New York State Court of Claims

New York State Court of Claims

BENITO v. THE STATE OF NEW YORK, #2004-032-075, Claim No. 109209, Motion No. M-68602


Pro se
inmate's motion for a protective order with respect to demands contained in defendant's demand for a bill of particulars and combined demand is denied, as such demands were proper and appropriate. Where the information demanded was unavailable or irrelevant to his action, claimant was free to so state.

Case Information

Claimant short name:
Footnote (claimant name) :

Footnote (defendant name) :

Third-party claimant(s):

Third-party defendant(s):

Claim number(s):
Motion number(s):
Cross-motion number(s):

Claimant's attorney:
Gene Benito, Pro Se
Defendant's attorney:
Hon. Eliot Spitzer, NYS Attorney General
By: Dennis M. Acton, Assistant Attorney General,Of Counsel
Third-party defendant's attorney:

Signature date:
September 27, 2004

Official citation:

Appellate results:

See also (multicaptioned case)


This pro se claim alleges that on December 12, 2003, claimant, who was then an inmate at Bare Hill Correctional Facility, underwent an operation at Adirondack Medical Center to remove accumulated fluid deposits inside his left ear. At the same time, his left tonsil was removed, because it was believed to be probably cancerous. The surgery was performed by a Dr. John Decker, and claimant alleges that he failed to take any x-rays prior to surgery, thus causing an unnecessary removal of his tonsil and (by implication) leading to a bad operative result. Following the surgery, claimant observed bleeding from his left ear and experienced pain and tenderness at the site. He was subsequently informed that his left ear was permanently damaged and that he would lose 99% of his hearing in that ear. He was also informed that his left tonsil had not, in fact, been cancerous.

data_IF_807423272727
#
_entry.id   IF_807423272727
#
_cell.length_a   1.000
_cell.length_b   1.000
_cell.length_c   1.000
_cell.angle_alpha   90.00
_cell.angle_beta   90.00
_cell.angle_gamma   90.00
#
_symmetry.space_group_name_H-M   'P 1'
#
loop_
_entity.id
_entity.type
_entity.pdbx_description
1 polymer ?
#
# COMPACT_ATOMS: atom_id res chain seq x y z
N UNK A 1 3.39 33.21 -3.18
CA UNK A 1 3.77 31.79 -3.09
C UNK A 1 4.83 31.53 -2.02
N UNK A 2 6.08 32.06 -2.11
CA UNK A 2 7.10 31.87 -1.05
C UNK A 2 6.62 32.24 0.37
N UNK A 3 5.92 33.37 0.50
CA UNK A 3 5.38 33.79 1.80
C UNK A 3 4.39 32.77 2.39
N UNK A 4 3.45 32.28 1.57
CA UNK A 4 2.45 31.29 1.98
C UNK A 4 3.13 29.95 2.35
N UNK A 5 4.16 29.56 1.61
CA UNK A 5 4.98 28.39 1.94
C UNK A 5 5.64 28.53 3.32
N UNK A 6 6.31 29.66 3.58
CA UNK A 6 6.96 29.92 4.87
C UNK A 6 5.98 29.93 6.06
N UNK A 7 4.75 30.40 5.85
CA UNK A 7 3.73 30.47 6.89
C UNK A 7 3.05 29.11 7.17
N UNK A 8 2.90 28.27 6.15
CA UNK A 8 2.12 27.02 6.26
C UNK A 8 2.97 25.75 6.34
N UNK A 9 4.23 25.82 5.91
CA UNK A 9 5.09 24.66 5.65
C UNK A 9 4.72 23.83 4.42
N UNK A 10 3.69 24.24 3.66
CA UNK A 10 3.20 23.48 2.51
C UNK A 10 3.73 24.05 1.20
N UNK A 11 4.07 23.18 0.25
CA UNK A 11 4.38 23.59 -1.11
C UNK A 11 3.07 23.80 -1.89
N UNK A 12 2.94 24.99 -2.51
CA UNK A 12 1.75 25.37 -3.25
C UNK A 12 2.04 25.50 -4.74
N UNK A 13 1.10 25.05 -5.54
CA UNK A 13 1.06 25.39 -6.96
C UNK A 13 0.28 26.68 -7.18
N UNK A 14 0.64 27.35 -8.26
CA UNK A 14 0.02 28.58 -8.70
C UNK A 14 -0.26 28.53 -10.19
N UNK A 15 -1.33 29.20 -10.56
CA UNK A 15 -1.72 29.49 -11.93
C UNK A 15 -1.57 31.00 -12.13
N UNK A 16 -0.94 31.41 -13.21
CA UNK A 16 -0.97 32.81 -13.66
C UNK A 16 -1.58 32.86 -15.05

Claimant alleges that the loss of hearing and unnecessary loss of his left tonsil was caused by "the State's negligence in failing to properly train and supervise its State employees and/or agents" which led to the negligent medical treatment and "Dr. Decker's negligent act of failing to conduct any x-rays of claimant's left ear and tonsil area" prior to the surgery (claim, ¶ 4). By this motion, claimant seeks a protective order vacating or modifying defendant's demand for a bill of particulars, notice to take claimant's deposition, and demand for an authorization to obtain his employment records.

In his affidavit, claimant states that he has not made a good faith effort to resolve these disputes because he is a prisoner and attempting resolution by mail would only unduly delay the process (Benito affidavit, ¶ 10). Counsel for defendant asserts that without such good faith effort, the rules of the Court of Claims prohibit the motion from being heard (Acton affirmation, ¶ 3). This is not accurate. Rule 206.8(b) of the Uniform Rules for the Court of Claims (22 NYCRR §206.8[b]) no longer requires an affidavit of good faith effort to resolve the dispute. It has been amended to require that litigants confer with the assigned judge prior to commencing any discovery motion. By its express terms, however, this provision does not apply to prisoner pro se claims, such as this one.

With respect to the demand for a bill of particulars, claimant objects to the following specific demands (grouped where appropriate).
Demand No. 1: An itemized and detailed list of each and every item of damage.
Demand No. 12: Any item of damage not previously stated, including any claim for conscious pain and suffering and property damage.